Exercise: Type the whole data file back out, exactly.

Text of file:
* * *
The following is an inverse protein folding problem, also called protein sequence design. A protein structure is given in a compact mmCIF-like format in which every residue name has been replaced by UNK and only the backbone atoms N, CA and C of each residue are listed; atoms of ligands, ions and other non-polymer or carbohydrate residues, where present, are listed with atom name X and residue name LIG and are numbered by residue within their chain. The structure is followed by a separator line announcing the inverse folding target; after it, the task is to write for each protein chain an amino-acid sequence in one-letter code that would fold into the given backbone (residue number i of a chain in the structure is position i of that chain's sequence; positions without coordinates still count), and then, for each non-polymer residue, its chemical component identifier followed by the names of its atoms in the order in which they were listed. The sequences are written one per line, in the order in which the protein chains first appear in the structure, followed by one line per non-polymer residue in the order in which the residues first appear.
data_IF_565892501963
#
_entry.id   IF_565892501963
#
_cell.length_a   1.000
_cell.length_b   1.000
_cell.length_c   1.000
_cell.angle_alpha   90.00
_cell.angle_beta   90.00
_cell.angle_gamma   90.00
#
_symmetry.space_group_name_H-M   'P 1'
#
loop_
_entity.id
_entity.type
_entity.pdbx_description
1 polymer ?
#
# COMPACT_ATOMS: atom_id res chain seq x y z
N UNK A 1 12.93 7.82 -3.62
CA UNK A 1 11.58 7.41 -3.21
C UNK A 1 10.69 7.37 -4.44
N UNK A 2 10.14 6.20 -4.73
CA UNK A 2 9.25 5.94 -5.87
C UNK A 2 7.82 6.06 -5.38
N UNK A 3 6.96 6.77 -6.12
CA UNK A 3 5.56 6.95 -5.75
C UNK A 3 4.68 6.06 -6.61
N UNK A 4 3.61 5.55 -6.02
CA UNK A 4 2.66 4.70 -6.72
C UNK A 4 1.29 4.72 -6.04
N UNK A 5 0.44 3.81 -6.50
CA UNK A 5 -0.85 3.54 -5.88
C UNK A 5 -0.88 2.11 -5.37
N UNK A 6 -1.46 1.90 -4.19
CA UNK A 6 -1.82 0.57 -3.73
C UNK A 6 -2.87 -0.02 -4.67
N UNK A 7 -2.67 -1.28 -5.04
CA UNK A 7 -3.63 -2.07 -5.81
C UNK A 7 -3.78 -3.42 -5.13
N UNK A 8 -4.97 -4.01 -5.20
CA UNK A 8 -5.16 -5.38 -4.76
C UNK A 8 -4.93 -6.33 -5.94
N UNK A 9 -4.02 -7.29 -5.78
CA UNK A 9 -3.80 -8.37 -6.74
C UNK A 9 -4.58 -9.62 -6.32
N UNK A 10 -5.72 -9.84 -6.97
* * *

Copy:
The following is an inverse protein folding problem, also called protein sequence design. A protein structure is given in a compact mmCIF-like format in which every residue name has been replaced by UNK and only the backbone atoms N, CA and C of each residue are listed; atoms of ligands, ions and other non-polymer or carbohydrate residues, where present, are listed with atom name X and residue name LIG and are numbered by residue within their chain. The structure is followed by a separator line announcing the inverse folding target; after it, the task is to write for each protein chain an amino-acid sequence in one-letter code that would fold into the given backbone (residue number i of a chain in the structure is position i of that chain's sequence; positions without coordinates still count), and then, for each non-polymer residue, its chemical component identifier followed by the names of its atoms in the order in which they were listed. The sequences are written one per line, in the order in which the protein chains first appear in the structure, followed by one line per non-polymer residue in the order in which the residues first appear.
data_IF_565892501963
#
_entry.id   IF_565892501963
#
_cell.length_a   1.000
_cell.length_b   1.000
_cell.length_c   1.000
_cell.angle_alpha   90.00
_cell.angle_beta   90.00
_cell.angle_gamma   90.00
#
_symmetry.space_group_name_H-M   'P 1'
#
loop_
_entity.id
_entity.type
_entity.pdbx_description
1 polymer ?
#
# COMPACT_ATOMS: atom_id res chain seq x y z
N UNK A 1 12.93 7.82 -3.62
CA UNK A 1 11.58 7.41 -3.21
C UNK A 1 10.69 7.37 -4.44
N UNK A 2 10.14 6.20 -4.73
CA UNK A 2 9.25 5.94 -5.87
C UNK A 2 7.82 6.06 -5.38
N UNK A 3 6.96 6.77 -6.12
CA UNK A 3 5.56 6.95 -5.75
C UNK A 3 4.68 6.06 -6.61
N UNK A 4 3.61 5.55 -6.02
CA UNK A 4 2.66 4.70 -6.72
C UNK A 4 1.29 4.72 -6.04
N UNK A 5 0.44 3.81 -6.50
CA UNK A 5 -0.85 3.54 -5.88
C UNK A 5 -0.88 2.11 -5.37
N UNK A 6 -1.46 1.90 -4.19
CA UNK A 6 -1.82 0.57 -3.73
C UNK A 6 -2.87 -0.02 -4.67
N UNK A 7 -2.67 -1.28 -5.04
CA UNK A 7 -3.63 -2.07 -5.81
C UNK A 7 -3.78 -3.42 -5.13
N UNK A 8 -4.97 -4.01 -5.20
CA UNK A 8 -5.16 -5.38 -4.76
C UNK A 8 -4.93 -6.33 -5.94
N UNK A 9 -4.02 -7.29 -5.78
CA UNK A 9 -3.80 -8.37 -6.74
C UNK A 9 -4.58 -9.62 -6.32
N UNK A 10 -5.72 -9.84 -6.97